Bad weather with lots of snow announced this year’s edition of Crufts, the biggest dog festival on earth. Dog lovers from all over the UK and from all over Europe faced lots of difficulties to get to the show on time. Planes and trains were delayed, and traffic was stuck in many places, but this could not stop the dog lovers who entered their Crufts Qualified Champions hoping to win one of the prestigious titles.
This year, 19,026 dogs were entered for the show, and about 5,000 others participated in one of the numerous other competitions; a big part of them crossbreeds. This year is the 150th anniversary of the British Kennel Club, and a huge cake was offered to the VIPs and press people for this occasion.
The British Kennel Club was founded in 1873 by Mr. Sewallys Evelyn Chirley, along with 12 other founding members, and the very same year their first show was held in the Crystal Palace in London. But it was only in 1880 that the registration of dogs became a necessity to find a way in the chaos.
It has always been weird to me that Mr. Charles Cruft “owned” his prestigious show until he died in 1942, and until his wife “sold” his show to the British Kennel Club. From then on, the Kennel Club show and Mr. Cruft’s show has continued under the name of “Crufts.”
The British Kennel Club is probably the oldest Kennel Club in the world and has evolved into the largest organization in the UK devoted to dog health, welfare, and training. In the last decade, the KC has focused on crossbreeds too and has allowed them to participate in the different KC-recognized canine sports. Agility, Flyball, and Heelwork to Music, especially, have lots of crossbreeds in their competition, and it can only be called positive that the KC is involved in “all dogs” and not only the purebreds. But, of course, the emphasis is still on the recognized breeds. And while the FCI has recognized almost 400 different breeds, the KC recognizes only 222.
This year, the Bavarian Mountain Hound will have its own class for the first time. It is a breed that even in Europe is not very common at shows, but is has a legendary nose for tracking wounded game, even after many days.
The regular number of visitors to Crufts is around 130,000. I wonder if they are “real visitors” or if this also includes the exhibitors and participants in other competitions. Anyway, it is very impressive. A daily ticket for the three first days is 23£ for adults and 17£ for children of 9 and over, including the evening program in the Arena. But on Sunday, a ticket for the Arena needs to be ordered separately. This, plus eating, plus hotel, makes Crufts a very expensive happening, and although tickets for children are much cheaper, it still ends with several hundred pounds apart from travel expenses.
For a family, it is a very expensive trip depending on how many members and how long the stay. Notwithstanding this, it is always moving to see people being extremely excited when they visit Crufts for the very first time. On the plane to Birmingham, I was sitting next to a girl who would visit Crufts for the first time ever. She was very excited, and when I accidentally met her again on the third day she seemed to love it even more, and hurried on as if she feared missing something.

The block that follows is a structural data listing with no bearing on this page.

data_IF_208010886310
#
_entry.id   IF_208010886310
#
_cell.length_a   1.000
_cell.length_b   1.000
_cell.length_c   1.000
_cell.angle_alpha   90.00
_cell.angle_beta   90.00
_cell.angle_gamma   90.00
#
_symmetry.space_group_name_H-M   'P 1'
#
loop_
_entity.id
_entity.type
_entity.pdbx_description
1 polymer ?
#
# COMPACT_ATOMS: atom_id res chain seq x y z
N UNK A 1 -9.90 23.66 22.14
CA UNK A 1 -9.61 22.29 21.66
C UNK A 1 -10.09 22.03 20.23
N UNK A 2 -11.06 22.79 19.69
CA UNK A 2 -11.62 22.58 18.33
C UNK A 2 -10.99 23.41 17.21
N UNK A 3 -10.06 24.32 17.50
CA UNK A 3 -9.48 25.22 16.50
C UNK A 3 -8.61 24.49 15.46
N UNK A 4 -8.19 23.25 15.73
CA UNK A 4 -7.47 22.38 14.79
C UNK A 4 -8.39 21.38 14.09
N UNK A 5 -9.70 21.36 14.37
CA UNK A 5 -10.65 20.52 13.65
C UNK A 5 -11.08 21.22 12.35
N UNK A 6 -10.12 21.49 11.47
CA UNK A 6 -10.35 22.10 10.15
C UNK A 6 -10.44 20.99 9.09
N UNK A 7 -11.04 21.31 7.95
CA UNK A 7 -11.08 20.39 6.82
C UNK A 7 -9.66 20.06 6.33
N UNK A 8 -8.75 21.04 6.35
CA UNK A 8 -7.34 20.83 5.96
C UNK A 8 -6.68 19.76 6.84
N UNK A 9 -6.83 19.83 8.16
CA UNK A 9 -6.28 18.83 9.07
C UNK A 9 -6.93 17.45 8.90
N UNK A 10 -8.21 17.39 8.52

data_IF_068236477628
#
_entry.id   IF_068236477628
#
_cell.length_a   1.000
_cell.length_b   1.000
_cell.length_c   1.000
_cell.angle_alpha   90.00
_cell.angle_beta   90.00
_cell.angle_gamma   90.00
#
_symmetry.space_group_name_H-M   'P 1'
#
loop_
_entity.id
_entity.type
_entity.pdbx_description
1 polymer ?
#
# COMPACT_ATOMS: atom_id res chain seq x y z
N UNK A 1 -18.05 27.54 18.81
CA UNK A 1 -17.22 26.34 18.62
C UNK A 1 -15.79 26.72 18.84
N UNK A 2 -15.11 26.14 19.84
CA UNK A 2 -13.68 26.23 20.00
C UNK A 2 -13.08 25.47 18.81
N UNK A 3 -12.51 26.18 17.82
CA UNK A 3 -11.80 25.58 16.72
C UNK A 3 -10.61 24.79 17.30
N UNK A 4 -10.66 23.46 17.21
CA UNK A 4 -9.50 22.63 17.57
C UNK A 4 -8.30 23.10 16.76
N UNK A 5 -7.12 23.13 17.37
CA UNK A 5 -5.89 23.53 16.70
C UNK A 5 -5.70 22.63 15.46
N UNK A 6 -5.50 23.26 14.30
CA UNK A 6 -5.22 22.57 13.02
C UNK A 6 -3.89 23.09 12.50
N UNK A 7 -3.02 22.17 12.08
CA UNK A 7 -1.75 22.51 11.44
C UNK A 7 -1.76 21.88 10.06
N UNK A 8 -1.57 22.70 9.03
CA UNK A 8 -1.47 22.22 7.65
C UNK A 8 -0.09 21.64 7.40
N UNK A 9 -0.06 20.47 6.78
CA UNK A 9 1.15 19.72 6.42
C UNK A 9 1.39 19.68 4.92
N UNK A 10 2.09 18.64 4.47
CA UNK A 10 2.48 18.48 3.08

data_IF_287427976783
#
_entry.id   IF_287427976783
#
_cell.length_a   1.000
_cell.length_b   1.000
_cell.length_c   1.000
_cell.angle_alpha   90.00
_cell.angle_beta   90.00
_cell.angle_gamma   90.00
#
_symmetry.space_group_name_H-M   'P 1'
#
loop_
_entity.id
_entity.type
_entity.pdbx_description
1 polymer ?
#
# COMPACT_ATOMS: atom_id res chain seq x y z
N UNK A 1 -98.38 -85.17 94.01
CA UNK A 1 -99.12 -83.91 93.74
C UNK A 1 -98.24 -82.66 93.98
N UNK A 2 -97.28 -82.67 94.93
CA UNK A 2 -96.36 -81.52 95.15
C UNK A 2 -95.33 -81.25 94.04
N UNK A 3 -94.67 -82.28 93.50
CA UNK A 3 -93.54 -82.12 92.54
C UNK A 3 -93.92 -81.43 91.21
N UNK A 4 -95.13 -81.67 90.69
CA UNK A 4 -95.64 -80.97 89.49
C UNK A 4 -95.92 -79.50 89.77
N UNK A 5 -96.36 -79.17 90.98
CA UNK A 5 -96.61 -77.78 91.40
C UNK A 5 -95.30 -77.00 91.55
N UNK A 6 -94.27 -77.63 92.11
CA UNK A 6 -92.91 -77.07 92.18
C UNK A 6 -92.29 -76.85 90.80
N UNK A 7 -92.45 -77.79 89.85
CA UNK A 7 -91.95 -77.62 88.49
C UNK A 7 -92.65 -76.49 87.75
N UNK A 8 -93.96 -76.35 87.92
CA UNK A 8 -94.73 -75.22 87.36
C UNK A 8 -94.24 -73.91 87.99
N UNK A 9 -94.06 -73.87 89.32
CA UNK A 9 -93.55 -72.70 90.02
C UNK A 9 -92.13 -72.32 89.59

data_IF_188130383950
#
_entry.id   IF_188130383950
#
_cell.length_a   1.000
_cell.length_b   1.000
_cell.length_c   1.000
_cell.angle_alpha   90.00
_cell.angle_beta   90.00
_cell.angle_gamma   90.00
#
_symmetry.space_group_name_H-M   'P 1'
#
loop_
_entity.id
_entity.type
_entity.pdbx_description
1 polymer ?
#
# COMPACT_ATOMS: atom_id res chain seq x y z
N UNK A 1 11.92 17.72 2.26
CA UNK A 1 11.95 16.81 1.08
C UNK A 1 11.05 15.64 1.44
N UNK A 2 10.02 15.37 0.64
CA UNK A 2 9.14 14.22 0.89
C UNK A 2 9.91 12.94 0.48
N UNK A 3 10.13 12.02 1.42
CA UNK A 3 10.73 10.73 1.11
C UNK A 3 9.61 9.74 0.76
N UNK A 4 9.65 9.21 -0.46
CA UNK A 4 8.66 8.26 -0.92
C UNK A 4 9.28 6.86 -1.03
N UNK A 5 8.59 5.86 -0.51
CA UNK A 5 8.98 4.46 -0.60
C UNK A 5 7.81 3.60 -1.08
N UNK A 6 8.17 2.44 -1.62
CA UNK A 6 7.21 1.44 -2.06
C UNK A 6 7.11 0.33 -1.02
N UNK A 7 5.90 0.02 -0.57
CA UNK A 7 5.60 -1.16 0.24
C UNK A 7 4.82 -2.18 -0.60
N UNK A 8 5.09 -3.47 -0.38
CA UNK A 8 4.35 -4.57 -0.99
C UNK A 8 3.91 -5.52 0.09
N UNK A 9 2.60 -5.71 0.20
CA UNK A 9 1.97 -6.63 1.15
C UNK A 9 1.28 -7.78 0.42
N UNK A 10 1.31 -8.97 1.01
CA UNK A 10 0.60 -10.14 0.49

The National Exhibition Centre, better known as the NEC, is huge. Crufts uses only five halls (plus the Arena) of the 20 halls available, but the show still covers 25 acres to host more than 450 trade stands, going from food stands to anything you can buy for a dog. Any self-respecting company will present its novelties here in première, which makes Crufts also the biggest market for dog items in the world. What drew my attention this time, in particular, were the gravestones for pets.
Traveling to Crufts is something that needs to be thought about and planned for long in advance. It is very difficult to find cheap accommodations around the NEC during Crufts. Prices rise around that time and even booking long in advance will hardly help. Only if you take the risk to wait long enough and look for something a week or so before the show might you be lucky to find a room for a cheap price. But you might well end up very disappointed. More and more people book something in Birmingham or Coventry and take the train to the NEC every day or rent a car. Others only come in the morning on the day of their breed and return home again in the evening.
The NEC is only at walking distance from Birmingham Airport and the train stops even closer to the entrance. And around the NEC there are huge parking areas. All this, plus its location near the intersection of major highways, makes it very convenient for the thousands of people who attend this yearly highlight on the dog show calendar. An impressive number of over 5,000 people volunteer to make this happen. If you weren’t able to attend Crufts, Channel 4 and More 4 covered the show with 16-1/2 hours on television, besides on YouTube, and Crufts is now also on TikTok.
Since it first became possible for foreign exhibitors to participate if their dog or dogs qualified for Crufts, the show has become probably the most international of all dog shows in the world. Indeed, to be able to enter your dog at Crufts, you need to qualify at one of the “qualifying shows” in your country. Since Brexit, it became again more complicated to bring your dog over for the show as you also need to have a travel passport. But this could not stop 3,457 dogs from overseas.
France was the frontrunner with 398 entries this year. While Italy was leading last year, it came in second with 387 entries. Ireland followed with 333 dogs, Germany with 332 dogs, and The Netherlands with 307. There were 49 entries from the United States and three from Australia, besides more remote countries like Brazil, Peru, and Argentina. From Asia, Japan sent nine dogs to compete and Thailand sent four.
Ukraine did send 10 dogs and one family even traveled 3,000 km. each way from as far as Odessa; not an easy trip especially due to the bad weather, which was very courageous. Dogs from Russia were not allowed. Coming from abroad, however, seemed not a decision made in vain, as three out of the seven Best of Group dogs were dogs from the continent, including the BIS and RBIS!